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Marquette Wire

The student news site of Marquette University

Marquette Wire

The student news site of Marquette University

Marquette Wire

Journey 21

(Photo courtesy of Sheila Frisinger.)

Matt Frisinger and his friends may not be on the official Marquette golf roster, but they are squad members nonetheless.

It started with a call between Frisingers’ mom, Sheila, and Marquette head coach Steve Bailey, inquiring about creating an environment where Matt and his friends could golf with their peers with no competitive edge attached.

“I called Steve and said, ‘I would love to be able to start something where we could have this peer mentoring. It would give our young adults an opportunity for social engagement and allow them to do what they love: play golf. Steve thought about it for literally a minute and wanted to get involved,'” Sheila said.

The Frisinger family is one of the founding members of Journey 21, a  501(c)(3) nonprofit public charity organization that provides safe, supportive and enriching living and learning options for adults with intellectual or developmental disabilities in Waukesha County and surrounding communities.

Journey 21’s goal is to provide a community for people with IDDs after the high school transitional programs are used to their full extent. Upon completion, the community will house 44 people and offer job opportunities in Oconomowoc, WI. 

“They share a passion for the game and there is no great outlet for adults with disabilities to go out and compete. So we wanted to partner with the Frisinger family,” Bailey said.

The team has met with Journey 21 on several occasions.

The Golden Eagles first brought program members out to Blackwolf Run in Kohler, Wisconsin to play a practice round with the team before their tournament the weekend of Sept. 3.

Sheila said that the event had a significant impact on the program.

“The team could have used that time to work on their game, but they decided to include us in that practice round. It was a wonderful opportunity for the participants, including my son Matt. One of them said that it was a chance of a lifetime for them,” Sheila said.

Matt said he had a ton of fun playing with the college players. 

“I liked riding in the golf cart and playing with the guys on the team,” Matt said. “They helped coach me and helped with my game.”

Then, the team invited the group to the University Club of Milwaukee, the team’s practice course, for a nine-hole round on a short game course. Journey 21 members also got to cheer the team on at their intercollegiate tournament at the Milwaukee Country Club Oct. 2-3.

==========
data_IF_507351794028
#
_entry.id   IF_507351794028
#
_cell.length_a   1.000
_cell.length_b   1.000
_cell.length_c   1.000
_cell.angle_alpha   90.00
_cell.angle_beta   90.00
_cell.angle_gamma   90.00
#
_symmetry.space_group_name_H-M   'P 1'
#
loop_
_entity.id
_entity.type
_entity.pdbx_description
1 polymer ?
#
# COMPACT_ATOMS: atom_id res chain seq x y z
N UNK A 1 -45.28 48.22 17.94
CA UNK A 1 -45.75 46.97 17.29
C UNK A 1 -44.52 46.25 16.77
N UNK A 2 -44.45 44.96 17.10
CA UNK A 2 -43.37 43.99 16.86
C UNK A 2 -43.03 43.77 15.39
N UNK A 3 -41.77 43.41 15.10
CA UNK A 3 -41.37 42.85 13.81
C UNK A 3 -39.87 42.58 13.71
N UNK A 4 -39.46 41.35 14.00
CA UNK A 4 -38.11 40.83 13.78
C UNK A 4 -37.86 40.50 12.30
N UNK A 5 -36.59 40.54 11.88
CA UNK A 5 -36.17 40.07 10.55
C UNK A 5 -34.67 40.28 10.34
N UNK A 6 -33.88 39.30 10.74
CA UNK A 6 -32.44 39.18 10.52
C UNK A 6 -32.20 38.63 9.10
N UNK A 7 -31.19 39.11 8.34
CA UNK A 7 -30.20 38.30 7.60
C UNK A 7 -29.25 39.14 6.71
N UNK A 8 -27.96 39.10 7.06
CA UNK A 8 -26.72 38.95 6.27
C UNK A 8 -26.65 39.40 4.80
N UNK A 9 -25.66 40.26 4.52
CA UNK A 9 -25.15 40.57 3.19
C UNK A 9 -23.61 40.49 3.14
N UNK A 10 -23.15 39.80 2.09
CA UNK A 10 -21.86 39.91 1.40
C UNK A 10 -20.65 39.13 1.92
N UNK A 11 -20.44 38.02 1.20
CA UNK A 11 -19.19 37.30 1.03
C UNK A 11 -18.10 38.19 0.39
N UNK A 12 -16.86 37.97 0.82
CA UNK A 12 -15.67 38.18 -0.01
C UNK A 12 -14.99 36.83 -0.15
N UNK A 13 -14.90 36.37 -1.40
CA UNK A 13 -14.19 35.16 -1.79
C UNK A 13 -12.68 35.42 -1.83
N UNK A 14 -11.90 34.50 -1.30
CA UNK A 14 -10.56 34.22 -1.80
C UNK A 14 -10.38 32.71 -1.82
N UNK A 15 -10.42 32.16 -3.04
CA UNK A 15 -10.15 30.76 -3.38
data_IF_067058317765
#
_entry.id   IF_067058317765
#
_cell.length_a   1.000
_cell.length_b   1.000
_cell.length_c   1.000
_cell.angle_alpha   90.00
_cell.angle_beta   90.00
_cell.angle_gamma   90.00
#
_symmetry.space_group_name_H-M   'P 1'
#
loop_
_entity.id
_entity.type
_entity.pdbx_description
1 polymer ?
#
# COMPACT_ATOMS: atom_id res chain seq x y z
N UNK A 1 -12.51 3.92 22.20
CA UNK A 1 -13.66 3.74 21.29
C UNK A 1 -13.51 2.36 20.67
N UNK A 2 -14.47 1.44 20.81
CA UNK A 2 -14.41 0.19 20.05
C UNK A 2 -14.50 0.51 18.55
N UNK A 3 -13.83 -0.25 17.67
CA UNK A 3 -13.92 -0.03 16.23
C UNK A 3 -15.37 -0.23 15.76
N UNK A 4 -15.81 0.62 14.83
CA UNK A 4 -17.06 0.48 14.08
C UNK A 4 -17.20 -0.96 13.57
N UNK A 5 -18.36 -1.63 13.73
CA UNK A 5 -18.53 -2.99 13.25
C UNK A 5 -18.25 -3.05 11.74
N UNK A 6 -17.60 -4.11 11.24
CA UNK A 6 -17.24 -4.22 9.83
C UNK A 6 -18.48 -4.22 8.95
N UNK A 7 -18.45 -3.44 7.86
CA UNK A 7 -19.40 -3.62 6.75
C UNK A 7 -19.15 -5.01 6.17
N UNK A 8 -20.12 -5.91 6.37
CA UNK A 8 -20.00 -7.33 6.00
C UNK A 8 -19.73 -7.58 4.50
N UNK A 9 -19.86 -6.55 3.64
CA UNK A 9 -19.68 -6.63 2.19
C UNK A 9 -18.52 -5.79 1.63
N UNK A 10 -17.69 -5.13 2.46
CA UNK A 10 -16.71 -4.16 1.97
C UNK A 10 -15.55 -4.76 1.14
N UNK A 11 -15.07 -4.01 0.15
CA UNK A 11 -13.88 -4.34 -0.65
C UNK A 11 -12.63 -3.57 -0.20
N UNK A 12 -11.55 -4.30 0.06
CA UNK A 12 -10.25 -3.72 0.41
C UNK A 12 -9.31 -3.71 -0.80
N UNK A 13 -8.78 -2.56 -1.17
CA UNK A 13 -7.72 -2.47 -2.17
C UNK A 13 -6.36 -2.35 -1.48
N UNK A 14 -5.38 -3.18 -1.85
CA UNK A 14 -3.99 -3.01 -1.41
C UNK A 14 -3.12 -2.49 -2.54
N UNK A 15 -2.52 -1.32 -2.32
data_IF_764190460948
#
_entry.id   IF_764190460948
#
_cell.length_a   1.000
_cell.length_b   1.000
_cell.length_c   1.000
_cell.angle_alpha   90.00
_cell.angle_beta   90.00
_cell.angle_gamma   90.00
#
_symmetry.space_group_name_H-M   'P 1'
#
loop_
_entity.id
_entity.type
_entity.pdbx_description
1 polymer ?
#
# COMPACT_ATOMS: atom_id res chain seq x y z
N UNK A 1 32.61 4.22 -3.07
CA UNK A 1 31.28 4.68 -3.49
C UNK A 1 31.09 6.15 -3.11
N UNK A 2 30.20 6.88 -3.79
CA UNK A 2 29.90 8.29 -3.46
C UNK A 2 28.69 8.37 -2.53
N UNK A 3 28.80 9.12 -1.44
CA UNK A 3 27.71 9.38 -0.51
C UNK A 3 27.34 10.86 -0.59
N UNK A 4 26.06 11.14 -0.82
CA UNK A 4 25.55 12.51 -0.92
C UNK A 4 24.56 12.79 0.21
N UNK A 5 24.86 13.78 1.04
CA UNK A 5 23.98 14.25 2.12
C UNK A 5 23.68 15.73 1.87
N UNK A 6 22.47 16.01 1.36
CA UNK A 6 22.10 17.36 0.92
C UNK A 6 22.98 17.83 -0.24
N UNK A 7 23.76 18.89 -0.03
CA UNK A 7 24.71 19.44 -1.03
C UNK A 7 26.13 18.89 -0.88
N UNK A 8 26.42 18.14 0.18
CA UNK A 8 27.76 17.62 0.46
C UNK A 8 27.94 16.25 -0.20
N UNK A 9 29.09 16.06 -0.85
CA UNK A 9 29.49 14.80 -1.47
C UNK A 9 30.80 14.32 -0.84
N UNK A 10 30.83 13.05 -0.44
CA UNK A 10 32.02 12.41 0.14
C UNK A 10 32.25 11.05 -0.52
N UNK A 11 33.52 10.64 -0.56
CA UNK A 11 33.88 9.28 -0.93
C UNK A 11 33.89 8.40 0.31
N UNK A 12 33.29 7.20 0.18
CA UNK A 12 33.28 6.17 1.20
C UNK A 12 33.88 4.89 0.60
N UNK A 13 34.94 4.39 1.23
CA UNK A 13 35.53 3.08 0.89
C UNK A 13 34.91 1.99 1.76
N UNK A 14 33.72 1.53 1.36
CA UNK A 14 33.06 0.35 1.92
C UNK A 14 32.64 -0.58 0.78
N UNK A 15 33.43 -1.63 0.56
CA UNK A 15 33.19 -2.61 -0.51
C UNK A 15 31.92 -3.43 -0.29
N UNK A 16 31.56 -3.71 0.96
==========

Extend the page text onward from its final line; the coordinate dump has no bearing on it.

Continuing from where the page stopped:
Sophomore Max Lyons said that Journey 21’s support has benefited the team in multiple ways.

“It was cool seeing those guys at our home event at Milwaukee Country Club. It has allowed us to take our minds off the tournament and reflect on the bigger picture and what matters,” Lyons said.

Bailey said working with Journey 21 has impacted his team and those they’re working with through the lessons they are taught.

“Some of the people that are coming out playing with us, it doesn’t matter if they have a four or a ten on the hole; they’re happy to be out there,” Bailey said. “It gives our guys a great perspective for their games to see the joy regardless of the score on the card.”

Lyons said that he has widened his perspective on the bigger picture.

“We FaceTime them at tournaments and text back and forth before and after rounds. All of us know that we’re playing for something bigger than ourselves. It’s not ultimately about golf; it’s about sharing relationships with them and seeing how we can pour and invest in them. Our whole team culture has shifted to cater to those guys and do what we can to make them feel like part of the team,” Lyons said.

Matt, who works at the Naga Waukee Golf Course in the summer, said his favorite part about working with the team is being able to fire the team up.

“I tell them to play hard, stay focused and have fun,” Matt said.

The benefits that her son Matt has been able to receive from this partnership is more than Frisinger could have imagined. 

“The relationships he has built with the team are the most meaningful part of this experience. Golf is just an additional benefit to what we have with Marquette,” Frisinger said. “Matt talks about his Marquette golf friends every day. Opportunities like this disappear after high school, and it is great to have this continuation of inclusion and building relationships with his peers, who are now his mentors.”

This story was written by Trevor Hilson. He can be reached at [email protected], or @hilsontrevor on Twitter.

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About the Contributor
Trevor Hilson
Trevor Hilson, Sports Audio Producer
Trevor Hilson is from Muskegon, Michigan and he is a journalism major. He is the Sports Audio Producer for the 2023-24 school year. In his free time, he plays a lot of golf and gives lessons to his friends. He is excited for the national championship banner going into the Fiserv rafters for men's hoops at the start of next season.

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